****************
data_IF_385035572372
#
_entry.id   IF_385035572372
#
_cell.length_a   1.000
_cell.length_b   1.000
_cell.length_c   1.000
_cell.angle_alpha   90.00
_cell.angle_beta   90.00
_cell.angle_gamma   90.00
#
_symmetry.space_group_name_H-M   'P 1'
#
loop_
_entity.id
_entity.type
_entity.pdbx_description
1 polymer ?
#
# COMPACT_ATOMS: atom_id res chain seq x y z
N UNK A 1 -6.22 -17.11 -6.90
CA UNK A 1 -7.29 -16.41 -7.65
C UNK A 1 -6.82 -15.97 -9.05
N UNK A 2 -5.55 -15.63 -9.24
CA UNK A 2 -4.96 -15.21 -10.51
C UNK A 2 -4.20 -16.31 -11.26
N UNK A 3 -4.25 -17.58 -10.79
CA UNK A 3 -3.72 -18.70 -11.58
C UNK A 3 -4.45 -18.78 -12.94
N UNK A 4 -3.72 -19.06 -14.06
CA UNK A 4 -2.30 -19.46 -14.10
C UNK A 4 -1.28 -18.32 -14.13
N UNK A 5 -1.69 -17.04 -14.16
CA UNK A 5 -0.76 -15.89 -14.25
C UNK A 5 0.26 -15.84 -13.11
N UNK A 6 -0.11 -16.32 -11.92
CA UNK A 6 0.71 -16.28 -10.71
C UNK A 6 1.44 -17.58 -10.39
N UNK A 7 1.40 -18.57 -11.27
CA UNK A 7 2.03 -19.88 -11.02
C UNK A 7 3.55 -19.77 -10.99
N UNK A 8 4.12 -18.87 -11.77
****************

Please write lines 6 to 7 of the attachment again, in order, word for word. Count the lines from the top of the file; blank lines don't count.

_cell.length_b   1.000
_cell.length_c   1.000